3 Easy Ways to Make 'Quarantine Cooking' With Kids More Manageable (and Fun)
Not all heroes wear capes.
With entire families at home while we shelter in place, those with little ones need plenty of simple, low- or no-mess activities to keep them busy and engaged. Done properly, cooking with kids can fill that need and teach important life skills. We recognize that you’ve got lots going on right now simply trying to keep your life in order—so how do you cook with your kids without it feeling like more work than you’ve already got on your plate? According to Jennifer Tyler Lee, nutrition expert, kids game creator, and best-selling author of Half the Sugar, All the Love, there are three simple tips for keeping kids engaged in the kitchen with more fun and less stress.
Make It a Game
“Everything is more fun when it’s a game, which is key to cooking with kids at any age,” says Tyler Lee. Use your favorite TV show, like Chopped or Sesame Street, to inspire a family cooking challenge. “Little ones love to imagine what their favorite characters would like to eat," she says. There can be as much fun and creativity in imagining what to make for their favorite character as there is in cooking something for that character.
“Invite little ones to think of a recipe that Cookie Monster would want to eat, or what Ernie would make for Bert,” suggests Tyler Lee. Simple recipes like Froyo Pops and smoothies are a good place to start because they’re quick, easy, and relatively low mess. Engage your preschooler by inviting them to organize and measure the ingredients, load ingredients into the blender, or count down the seconds while your smoothie is blending.
Middle schoolers can take on more challenging games. Invite tweens to find a recipe that uses one of the key ingredients in your pantry, like canned chickpeas. "Let them search for recipes online, comb through your stack of favorite cookbooks, or call a friend for recommendations,” says Tyler Lee. Bonus points for creative application of pantry staples, like using canned lentils instead of eggs to make Super Moist Chocolate Cake.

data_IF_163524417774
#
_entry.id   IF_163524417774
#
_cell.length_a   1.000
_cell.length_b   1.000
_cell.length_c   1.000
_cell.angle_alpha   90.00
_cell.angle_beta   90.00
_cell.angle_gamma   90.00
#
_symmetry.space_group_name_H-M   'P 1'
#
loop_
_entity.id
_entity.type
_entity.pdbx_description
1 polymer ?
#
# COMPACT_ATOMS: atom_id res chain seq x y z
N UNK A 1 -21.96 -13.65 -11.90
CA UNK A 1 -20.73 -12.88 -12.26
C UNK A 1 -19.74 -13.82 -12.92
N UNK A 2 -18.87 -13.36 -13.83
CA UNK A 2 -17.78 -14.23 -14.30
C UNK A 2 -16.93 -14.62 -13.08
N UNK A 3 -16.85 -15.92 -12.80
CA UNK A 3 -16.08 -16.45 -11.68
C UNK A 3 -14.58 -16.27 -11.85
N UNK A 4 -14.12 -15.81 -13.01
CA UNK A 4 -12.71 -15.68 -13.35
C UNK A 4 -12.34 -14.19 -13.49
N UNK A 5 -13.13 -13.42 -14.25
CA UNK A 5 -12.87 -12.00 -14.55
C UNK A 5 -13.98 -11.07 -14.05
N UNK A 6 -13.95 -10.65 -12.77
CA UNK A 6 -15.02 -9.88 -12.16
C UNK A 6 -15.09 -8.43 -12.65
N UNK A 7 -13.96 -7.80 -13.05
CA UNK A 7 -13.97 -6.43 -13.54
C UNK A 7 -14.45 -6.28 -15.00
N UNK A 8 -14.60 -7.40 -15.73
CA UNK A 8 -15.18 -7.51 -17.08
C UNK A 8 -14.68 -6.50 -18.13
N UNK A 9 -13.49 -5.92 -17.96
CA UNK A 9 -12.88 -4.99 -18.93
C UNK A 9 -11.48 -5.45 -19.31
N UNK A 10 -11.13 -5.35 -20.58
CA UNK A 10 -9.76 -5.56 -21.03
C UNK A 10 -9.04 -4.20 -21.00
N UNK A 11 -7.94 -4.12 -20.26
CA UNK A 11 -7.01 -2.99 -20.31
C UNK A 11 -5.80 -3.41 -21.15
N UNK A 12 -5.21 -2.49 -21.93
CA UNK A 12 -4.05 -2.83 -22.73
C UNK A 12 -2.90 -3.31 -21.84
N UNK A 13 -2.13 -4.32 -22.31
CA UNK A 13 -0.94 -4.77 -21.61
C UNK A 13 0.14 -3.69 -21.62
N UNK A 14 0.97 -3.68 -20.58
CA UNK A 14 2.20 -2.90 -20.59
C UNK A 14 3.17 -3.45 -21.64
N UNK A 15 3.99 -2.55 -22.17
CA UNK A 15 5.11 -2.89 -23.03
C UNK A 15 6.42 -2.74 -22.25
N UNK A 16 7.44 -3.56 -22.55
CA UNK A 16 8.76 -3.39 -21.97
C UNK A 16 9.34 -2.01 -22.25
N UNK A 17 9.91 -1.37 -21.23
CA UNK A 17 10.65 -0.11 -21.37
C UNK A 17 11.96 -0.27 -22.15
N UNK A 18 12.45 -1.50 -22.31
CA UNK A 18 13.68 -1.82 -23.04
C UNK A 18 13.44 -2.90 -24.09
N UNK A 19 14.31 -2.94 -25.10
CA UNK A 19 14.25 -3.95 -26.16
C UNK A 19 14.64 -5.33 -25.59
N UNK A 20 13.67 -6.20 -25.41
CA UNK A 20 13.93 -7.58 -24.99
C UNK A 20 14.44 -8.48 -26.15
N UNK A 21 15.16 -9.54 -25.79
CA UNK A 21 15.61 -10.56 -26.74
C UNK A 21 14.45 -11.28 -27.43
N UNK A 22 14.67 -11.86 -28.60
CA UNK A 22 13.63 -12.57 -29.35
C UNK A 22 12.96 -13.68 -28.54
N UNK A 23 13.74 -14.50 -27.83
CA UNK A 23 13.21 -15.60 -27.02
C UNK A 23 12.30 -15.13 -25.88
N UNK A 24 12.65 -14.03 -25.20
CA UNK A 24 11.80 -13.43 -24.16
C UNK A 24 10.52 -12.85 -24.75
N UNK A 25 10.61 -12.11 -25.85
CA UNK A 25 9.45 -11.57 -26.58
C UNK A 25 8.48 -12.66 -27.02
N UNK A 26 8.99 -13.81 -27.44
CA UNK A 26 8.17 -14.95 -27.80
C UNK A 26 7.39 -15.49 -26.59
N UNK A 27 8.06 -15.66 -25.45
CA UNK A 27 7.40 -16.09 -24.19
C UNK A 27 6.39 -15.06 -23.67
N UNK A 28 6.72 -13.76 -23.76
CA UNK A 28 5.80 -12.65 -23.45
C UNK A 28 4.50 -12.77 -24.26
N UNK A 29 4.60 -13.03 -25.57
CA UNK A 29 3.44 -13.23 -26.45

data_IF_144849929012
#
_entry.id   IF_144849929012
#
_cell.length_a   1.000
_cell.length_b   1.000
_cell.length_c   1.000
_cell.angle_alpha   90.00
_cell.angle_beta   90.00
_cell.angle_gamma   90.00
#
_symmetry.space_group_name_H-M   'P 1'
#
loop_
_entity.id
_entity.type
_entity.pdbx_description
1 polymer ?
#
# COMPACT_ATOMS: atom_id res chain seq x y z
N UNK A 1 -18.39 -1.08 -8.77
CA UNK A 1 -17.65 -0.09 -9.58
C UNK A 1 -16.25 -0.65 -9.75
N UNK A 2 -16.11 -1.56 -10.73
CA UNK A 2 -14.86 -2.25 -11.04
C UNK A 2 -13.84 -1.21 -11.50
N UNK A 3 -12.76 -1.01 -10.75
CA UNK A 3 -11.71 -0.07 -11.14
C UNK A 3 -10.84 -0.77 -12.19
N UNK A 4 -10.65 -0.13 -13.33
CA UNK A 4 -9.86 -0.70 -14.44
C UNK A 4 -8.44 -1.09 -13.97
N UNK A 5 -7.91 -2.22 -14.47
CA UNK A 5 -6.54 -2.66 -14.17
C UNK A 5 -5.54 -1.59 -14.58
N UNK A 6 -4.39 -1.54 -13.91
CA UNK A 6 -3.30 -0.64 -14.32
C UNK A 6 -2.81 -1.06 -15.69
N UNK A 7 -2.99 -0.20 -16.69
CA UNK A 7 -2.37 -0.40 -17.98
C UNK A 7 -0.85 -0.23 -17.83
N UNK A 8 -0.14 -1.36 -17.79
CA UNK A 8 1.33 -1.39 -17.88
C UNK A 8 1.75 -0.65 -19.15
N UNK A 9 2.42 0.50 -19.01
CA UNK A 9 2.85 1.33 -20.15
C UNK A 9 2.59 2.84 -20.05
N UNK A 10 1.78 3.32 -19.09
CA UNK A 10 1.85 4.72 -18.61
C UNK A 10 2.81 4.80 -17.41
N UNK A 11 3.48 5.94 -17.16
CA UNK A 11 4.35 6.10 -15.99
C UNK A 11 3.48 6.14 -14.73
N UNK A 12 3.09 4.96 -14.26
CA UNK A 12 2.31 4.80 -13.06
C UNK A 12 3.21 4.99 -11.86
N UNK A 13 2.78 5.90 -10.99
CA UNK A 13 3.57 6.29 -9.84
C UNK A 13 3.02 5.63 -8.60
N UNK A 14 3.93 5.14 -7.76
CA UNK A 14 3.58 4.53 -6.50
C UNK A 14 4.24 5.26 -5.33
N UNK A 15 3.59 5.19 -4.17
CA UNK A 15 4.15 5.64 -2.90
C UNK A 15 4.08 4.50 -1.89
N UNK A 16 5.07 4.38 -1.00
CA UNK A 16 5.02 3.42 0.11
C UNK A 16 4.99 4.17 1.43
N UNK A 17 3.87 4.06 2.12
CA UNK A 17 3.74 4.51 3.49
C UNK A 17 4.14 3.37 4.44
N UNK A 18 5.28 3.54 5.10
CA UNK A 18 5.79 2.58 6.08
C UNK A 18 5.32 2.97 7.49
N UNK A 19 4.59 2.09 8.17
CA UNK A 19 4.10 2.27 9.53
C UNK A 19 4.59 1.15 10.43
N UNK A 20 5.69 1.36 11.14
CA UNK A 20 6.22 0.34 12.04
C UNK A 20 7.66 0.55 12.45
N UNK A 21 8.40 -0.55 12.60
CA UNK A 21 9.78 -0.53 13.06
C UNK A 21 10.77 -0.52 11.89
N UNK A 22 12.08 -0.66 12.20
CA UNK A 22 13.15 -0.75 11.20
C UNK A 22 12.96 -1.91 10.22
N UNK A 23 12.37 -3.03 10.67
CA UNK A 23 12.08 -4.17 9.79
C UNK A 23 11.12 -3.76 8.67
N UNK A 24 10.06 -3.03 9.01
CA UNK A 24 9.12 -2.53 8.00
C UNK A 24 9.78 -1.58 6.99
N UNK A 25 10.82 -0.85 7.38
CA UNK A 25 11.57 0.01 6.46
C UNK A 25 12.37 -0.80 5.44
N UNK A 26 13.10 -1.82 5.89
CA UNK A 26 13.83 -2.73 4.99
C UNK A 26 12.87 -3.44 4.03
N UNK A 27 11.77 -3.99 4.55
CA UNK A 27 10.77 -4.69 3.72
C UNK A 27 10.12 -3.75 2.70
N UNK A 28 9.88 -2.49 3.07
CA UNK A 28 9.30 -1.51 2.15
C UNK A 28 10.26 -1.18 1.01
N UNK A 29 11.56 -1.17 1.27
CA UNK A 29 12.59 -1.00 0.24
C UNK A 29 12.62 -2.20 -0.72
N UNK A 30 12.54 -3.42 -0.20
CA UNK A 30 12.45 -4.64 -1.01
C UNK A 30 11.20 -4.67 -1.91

Let Kids Lead
“Kids are more likely to eat well when they’ve had a hand in bringing their food to the table,” says Tyler Lee. Letting kids choose which recipes they’d like to make, or which ingredients they’d like to cook with, is empowering and a positive way to engage them. Preschoolers can help pick breakfast ideas for your meal plan for the week, or choose something they’d like to prepare for snack time. Simple recipes are key here, too.
“Seed their choices by writing down the names of a variety of easy recipes on small scraps of paper, put the papers in a mason jar, and let kids choose a recipe from the jar,” she says. Offer a selection of simple to prepare snack recipes, like No Bake Energy Bites or No Bake Cereal Bites. That way, anything they pick is something that will be easy for you, or them, to make. Older kids can be in charge of one meal each week. “Let your middle schooler or high schooler pick a night of the week that they’d like to be in charge of dinner,” says Tyler Lee. They set the menu, pick the recipes, and cook the meal. The more freedom you can give them in the process, the more rewarding the experience for them and for you.
In Tyler Lee's house, whoever makes the meal doesn’t have to clean up, which provides even more incentive for budding young chefs. “Letting my teens be in charge of a meal each week is a simple way for them to lead in the kitchen. Sharing the cooking helps them develop essential cooking skills that will serve them when they leave the nest, and equally provides an opportunity to appreciate them for their contribution to supporting our family,” she says.
Cooking can provide teachable moments, especially when you choose to cook together. Math and science lessons are nestled inside every recipe and can bring joy if you seek them out together. “For preschoolers, measuring ingredients can be turned into a game of simple arithmetic. Middle schoolers can scale up or scale down a recipe, employing a little bit of simple division or multiplication,” advises Tyler Lee.
As for chemistry, the low-sugar recipes in Half the Sugar, All the Love can inspire conversations on our favorite topic: food science. Why does the texture of banana bread change when you take out the sugar? Have fun researching together with your kids—recipes can bring great conversations to life. If you’re trying to figure out how to keep your kids learning in this distance-learning environment, cooking can be a delicious way to do it. Beyond the lessons, there’s an additional silver lining. “We are all spending more time cooking these days, so why not turn it into an opportunity for some quality family time together?" says Tyler Lee. "It’s the blessing of this situation and a chance to turn a challenging time into positive memories for our kids.”